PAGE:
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The Magic Of The Concave Mirror
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The Magic Of The Concave Mirror

The Magic Of The Concave Mirror: Self-viewing or looking at one’s reflection has fancied human beings from ancient times. We all have gone to funfairs and laughed at ourselves and others, looking at ourselves where different mirrors reflected funny reflections.

The first time any human, or a beast for that matter, would have seen their reflections would be in a pool of still waters. However, humans have used their ingenuity to make mirrors. They have used various materials to make mirrors: stones, polished metals, such as copper, steel, aluminium, silver, and gold.

An interesting study carried out in the United Kingdom revealed some very interesting and surprising facts. In the study, they found that, on an average day, men look into the mirror 23 times, while women use the mirror 16 times. Interestingly, the duration spent in front of the mirror was not mentioned.

Kings and queens, and nobles alike, have boasted about their mirrors. Museums are filled with fanciful ancient mirrors throughout the world. The archaeologists in Anatolia (modern-day Turkey) found the mirrors were made from polished stone such as black volcanic glass obsidian.

At the same time, the ancient Egyptians made mirrors of metal (copper, bronze, silver, tin, etc.). A book, “Record of Ancient Mirrors, was written in 800 AD, during the Tang Dynasty that ruled China between 618 AD and 907 AD. It describes the method used to craft solid bronze mirrors.

In modern times, mirrors are made from metals like silver and aluminium are more commonly used because of their reflective properties. A thin layer of these metals are applied on a plane surface and polished till they reflect light or image.

Let’s know plane, convex and concave mirror uses in this article.

What Are Mirrors?

Fundamentally, mirrors are the surfaces that reflect light and images. It could be the water reflecting the sunset, sun rays bouncing off the dewdrops in the morning, or any polished surface.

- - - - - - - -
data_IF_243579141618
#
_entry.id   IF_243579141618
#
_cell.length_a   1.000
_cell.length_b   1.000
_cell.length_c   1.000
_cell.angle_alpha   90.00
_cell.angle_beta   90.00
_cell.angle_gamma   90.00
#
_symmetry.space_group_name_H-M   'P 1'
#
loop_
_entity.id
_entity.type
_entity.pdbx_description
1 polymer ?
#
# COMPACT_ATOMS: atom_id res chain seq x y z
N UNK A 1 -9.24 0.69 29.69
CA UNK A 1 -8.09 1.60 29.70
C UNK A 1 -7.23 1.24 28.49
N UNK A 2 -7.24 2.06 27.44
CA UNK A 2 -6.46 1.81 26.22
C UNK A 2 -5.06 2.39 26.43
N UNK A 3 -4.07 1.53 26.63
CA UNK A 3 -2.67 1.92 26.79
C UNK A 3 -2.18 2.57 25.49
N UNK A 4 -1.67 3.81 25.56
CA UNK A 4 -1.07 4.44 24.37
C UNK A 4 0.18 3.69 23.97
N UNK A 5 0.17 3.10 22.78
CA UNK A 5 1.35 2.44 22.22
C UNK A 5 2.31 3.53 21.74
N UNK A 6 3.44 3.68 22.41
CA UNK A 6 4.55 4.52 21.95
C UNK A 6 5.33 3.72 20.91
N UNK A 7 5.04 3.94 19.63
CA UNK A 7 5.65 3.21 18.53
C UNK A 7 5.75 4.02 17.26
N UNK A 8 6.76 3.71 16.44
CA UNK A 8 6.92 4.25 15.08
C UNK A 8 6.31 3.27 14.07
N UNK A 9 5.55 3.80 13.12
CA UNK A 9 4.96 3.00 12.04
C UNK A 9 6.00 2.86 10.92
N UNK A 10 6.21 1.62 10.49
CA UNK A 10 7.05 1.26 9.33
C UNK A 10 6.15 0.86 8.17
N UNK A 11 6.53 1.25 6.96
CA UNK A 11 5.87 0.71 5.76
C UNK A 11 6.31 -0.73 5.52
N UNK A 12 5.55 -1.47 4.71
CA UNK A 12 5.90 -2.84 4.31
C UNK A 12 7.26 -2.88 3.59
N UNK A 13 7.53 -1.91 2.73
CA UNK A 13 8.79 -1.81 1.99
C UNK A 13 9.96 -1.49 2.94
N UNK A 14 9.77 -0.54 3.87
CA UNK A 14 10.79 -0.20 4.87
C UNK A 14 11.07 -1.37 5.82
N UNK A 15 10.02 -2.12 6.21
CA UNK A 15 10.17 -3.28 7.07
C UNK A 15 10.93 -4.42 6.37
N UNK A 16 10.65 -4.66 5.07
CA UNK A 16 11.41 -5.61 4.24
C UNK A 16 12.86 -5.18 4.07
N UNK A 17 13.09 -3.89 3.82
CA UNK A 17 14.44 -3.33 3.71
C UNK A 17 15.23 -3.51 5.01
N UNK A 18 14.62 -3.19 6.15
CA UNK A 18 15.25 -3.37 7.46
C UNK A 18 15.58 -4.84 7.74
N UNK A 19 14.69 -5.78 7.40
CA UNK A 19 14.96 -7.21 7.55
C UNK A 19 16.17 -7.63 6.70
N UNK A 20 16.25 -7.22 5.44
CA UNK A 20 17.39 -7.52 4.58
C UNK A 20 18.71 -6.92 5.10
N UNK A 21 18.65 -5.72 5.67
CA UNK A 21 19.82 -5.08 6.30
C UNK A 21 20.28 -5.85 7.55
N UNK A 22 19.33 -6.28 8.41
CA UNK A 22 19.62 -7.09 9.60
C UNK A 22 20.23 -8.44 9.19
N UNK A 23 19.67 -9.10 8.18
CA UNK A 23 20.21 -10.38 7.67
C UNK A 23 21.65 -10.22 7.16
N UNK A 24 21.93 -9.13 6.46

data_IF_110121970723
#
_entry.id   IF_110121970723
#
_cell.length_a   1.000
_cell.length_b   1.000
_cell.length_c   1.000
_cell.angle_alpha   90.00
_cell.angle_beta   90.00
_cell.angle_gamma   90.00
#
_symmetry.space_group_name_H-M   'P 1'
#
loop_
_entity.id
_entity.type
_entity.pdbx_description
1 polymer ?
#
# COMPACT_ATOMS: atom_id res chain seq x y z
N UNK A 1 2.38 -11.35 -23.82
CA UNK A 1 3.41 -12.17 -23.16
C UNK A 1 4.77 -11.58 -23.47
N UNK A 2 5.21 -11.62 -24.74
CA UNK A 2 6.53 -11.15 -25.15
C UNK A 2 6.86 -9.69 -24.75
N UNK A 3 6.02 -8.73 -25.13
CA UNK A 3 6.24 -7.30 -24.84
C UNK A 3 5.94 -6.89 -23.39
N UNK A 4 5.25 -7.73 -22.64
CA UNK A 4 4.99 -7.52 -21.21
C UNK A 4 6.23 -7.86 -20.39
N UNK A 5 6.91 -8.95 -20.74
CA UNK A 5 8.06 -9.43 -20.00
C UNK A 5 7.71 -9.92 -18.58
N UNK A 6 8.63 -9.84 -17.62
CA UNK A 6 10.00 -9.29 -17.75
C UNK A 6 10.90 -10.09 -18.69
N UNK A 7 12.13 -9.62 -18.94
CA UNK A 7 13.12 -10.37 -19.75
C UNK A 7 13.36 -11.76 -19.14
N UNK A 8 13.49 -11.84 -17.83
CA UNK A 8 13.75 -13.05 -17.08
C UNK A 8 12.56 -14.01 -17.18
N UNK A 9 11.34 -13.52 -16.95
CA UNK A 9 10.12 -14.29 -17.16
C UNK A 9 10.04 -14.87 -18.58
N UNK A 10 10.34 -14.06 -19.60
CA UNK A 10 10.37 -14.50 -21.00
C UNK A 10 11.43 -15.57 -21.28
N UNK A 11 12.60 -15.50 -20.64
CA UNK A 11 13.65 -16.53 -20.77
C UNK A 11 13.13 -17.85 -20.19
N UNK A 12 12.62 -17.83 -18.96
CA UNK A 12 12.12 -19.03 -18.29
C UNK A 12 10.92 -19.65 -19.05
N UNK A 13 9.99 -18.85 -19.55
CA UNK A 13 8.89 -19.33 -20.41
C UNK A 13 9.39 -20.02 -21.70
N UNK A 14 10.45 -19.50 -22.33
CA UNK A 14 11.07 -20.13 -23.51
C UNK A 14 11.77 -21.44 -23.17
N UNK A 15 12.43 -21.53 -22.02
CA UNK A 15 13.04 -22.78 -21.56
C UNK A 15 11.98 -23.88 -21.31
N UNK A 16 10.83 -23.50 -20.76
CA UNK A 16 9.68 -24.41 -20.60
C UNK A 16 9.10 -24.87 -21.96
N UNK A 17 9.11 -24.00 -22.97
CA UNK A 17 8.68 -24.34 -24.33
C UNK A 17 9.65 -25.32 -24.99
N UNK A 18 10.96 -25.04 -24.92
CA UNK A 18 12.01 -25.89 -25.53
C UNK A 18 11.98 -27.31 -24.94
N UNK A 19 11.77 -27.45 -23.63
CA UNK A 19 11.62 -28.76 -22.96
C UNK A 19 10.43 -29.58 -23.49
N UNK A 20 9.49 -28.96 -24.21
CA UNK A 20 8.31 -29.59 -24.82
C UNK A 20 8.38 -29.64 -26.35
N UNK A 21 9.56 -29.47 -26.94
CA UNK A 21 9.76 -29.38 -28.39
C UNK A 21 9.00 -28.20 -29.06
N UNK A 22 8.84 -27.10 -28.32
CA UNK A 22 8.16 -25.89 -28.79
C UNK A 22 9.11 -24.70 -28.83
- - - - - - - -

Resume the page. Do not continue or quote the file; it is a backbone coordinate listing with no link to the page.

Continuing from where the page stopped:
Types Of Manmade Mirrors:

There are three types of mirrors, and differentiated by their reflective surfaces –

  1. Plane Mirror
  2. Convex Mirrors
  3. Concave Mirrors

Mirror - Reflective surfaces

Fig. 1

  1. Plane Mirrors – These are the most commonly used mirrors. Plane Mirrors have a plane surface. They are found in the dressing rooms at homes, washrooms, salons, jewellery shops, etc. The light ray bounces off the surface of the Plane Mirror at the same angle it hits the surface.

The principal axis is perpendicular to the surface of the Plane Mirrors. Suppose, if the flight arrives at an angle of 45 degrees, it will reflect at the same angle on the other side of the principal axis.

  1. Convex Mirrors – Convex Mirrors are curved reflecting surfaces. The curve reflecting surface is bulged outward and towards the light source. Convex Mirrors increase the field of view. (“Field of view” is described as the field that is reflected by the mirror. In the case of the Convex Mirrors, the “field of view” is increased.

It is directly proportionate to the curvature of the surface). Convex Mirrors are commonly used in buildings, passageways, hospitals, hotels, schools, at acute road corners that are difficult to navigate.

  1. Concave Mirrors – Concave Mirrors can be distinguished by the inward reflecting surfaces. The bulge of the Concave Mirrors is away from the source of light. Concave Mirrors are more useful than Concave Mirrors. They are used in electric torches, other artificial light sources, shaving mirrors, searchlights, etc.

Concave Mirrors are used in more complex and sophisticated devices, such as satellite dishes, compressed camera lenses, camera flashguns, among other things.

Concave mirror

Concave Mirror

Fig. 2

You may have seen long telescopes. But the scientists have compressed them by using the Concave Mirrors. These telescopes are called Catadioptric Telescopes.


Catadioptric Telescope

Fig. 3

The figure explains how the light rays could be controlled (collected) using the CONCAVE MIRRORS. Scientists use essentially the same design and build compressed or Catadioptric systems of lenses used in photography.


The ability or property of the Concave Mirror to collect light rays is beneficial in modern science. You would have noticed the reflective mirror in an electric handheld torch. Well, that is a Concave Mirror.

The efficiency of a light source, the bulb, is multiplied by using the Concave Mirror in the electric torchlight. Instead of the light spreading nearly 360 degrees, the Concave Mirror collects it and focuses it in one direction.

This property of the Concave Mirror has been incorporated to build highly sophisticated scientific devices. They are used to build microscopes to concentrate the light rays of the specimen being observed by the lab technicians.

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